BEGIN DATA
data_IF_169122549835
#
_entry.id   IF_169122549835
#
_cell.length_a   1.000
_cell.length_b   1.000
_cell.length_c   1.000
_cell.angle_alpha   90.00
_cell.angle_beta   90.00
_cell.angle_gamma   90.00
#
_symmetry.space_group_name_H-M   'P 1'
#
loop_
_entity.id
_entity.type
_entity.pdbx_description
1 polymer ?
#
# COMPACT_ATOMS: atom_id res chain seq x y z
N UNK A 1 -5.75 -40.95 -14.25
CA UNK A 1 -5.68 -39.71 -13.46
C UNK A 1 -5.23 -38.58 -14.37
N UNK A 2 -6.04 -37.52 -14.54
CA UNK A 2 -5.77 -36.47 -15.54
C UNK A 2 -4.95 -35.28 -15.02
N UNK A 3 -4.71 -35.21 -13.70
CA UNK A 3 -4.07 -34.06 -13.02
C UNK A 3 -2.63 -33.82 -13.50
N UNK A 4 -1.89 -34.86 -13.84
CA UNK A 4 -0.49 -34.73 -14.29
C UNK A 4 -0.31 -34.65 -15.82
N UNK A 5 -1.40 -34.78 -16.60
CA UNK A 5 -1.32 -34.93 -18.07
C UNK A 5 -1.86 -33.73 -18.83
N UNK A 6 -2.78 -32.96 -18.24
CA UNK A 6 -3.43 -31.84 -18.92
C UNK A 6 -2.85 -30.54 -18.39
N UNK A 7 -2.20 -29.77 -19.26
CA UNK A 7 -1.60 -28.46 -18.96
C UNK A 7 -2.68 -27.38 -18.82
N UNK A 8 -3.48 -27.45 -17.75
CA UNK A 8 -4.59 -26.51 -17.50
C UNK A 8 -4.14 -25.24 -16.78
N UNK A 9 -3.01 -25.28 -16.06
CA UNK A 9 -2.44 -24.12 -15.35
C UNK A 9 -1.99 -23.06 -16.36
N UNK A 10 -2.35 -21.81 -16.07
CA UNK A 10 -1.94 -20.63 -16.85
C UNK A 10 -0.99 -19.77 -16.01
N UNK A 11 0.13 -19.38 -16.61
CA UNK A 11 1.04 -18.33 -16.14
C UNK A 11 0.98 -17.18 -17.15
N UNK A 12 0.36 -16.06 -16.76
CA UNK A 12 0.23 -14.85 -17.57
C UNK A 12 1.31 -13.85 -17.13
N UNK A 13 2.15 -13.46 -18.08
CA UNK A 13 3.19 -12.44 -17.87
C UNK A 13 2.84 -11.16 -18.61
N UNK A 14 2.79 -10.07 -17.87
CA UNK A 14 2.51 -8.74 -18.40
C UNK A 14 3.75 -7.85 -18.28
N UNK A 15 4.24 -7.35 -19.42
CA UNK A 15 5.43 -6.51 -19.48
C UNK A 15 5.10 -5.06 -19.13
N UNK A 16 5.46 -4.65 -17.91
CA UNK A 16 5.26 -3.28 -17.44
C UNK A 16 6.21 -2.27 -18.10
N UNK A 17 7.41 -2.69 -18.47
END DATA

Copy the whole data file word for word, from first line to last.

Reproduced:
data_IF_169122549835
#
_entry.id   IF_169122549835
#
_cell.length_a   1.000
_cell.length_b   1.000
_cell.length_c   1.000
_cell.angle_alpha   90.00
_cell.angle_beta   90.00
_cell.angle_gamma   90.00
#
_symmetry.space_group_name_H-M   'P 1'
#
loop_
_entity.id
_entity.type
_entity.pdbx_description
1 polymer ?
#
# COMPACT_ATOMS: atom_id res chain seq x y z
N UNK A 1 -5.75 -40.95 -14.25
CA UNK A 1 -5.68 -39.71 -13.46
C UNK A 1 -5.23 -38.58 -14.37
N UNK A 2 -6.04 -37.52 -14.54
CA UNK A 2 -5.77 -36.47 -15.54
C UNK A 2 -4.95 -35.28 -15.02
N UNK A 3 -4.71 -35.21 -13.70
CA UNK A 3 -4.07 -34.06 -13.02
C UNK A 3 -2.63 -33.82 -13.50
N UNK A 4 -1.89 -34.86 -13.84
CA UNK A 4 -0.49 -34.73 -14.29
C UNK A 4 -0.31 -34.65 -15.82
N UNK A 5 -1.40 -34.78 -16.60
CA UNK A 5 -1.32 -34.93 -18.07
C UNK A 5 -1.86 -33.73 -18.83
N UNK A 6 -2.78 -32.96 -18.24
CA UNK A 6 -3.43 -31.84 -18.92
C UNK A 6 -2.85 -30.54 -18.39
N UNK A 7 -2.20 -29.77 -19.26
CA UNK A 7 -1.60 -28.46 -18.96
C UNK A 7 -2.68 -27.38 -18.82
N UNK A 8 -3.48 -27.45 -17.75
CA UNK A 8 -4.59 -26.51 -17.50
C UNK A 8 -4.14 -25.24 -16.78
N UNK A 9 -3.01 -25.28 -16.06
CA UNK A 9 -2.44 -24.12 -15.35
C UNK A 9 -1.99 -23.06 -16.36
N UNK A 10 -2.35 -21.81 -16.07
CA UNK A 10 -1.94 -20.63 -16.85
C UNK A 10 -0.99 -19.77 -16.01
N UNK A 11 0.13 -19.38 -16.61
CA UNK A 11 1.04 -18.33 -16.14
C UNK A 11 0.98 -17.18 -17.15
N UNK A 12 0.36 -16.06 -16.76
CA UNK A 12 0.23 -14.85 -17.57
C UNK A 12 1.31 -13.85 -17.13
N UNK A 13 2.15 -13.46 -18.08
CA UNK A 13 3.19 -12.44 -17.87
C UNK A 13 2.84 -11.16 -18.61
N UNK A 14 2.79 -10.07 -17.87
CA UNK A 14 2.51 -8.74 -18.40
C UNK A 14 3.75 -7.85 -18.28
N UNK A 15 4.24 -7.35 -19.42
CA UNK A 15 5.43 -6.51 -19.48
C UNK A 15 5.10 -5.06 -19.13
N UNK A 16 5.46 -4.65 -17.91
CA UNK A 16 5.26 -3.28 -17.44
C UNK A 16 6.21 -2.27 -18.10
N UNK A 17 7.41 -2.69 -18.47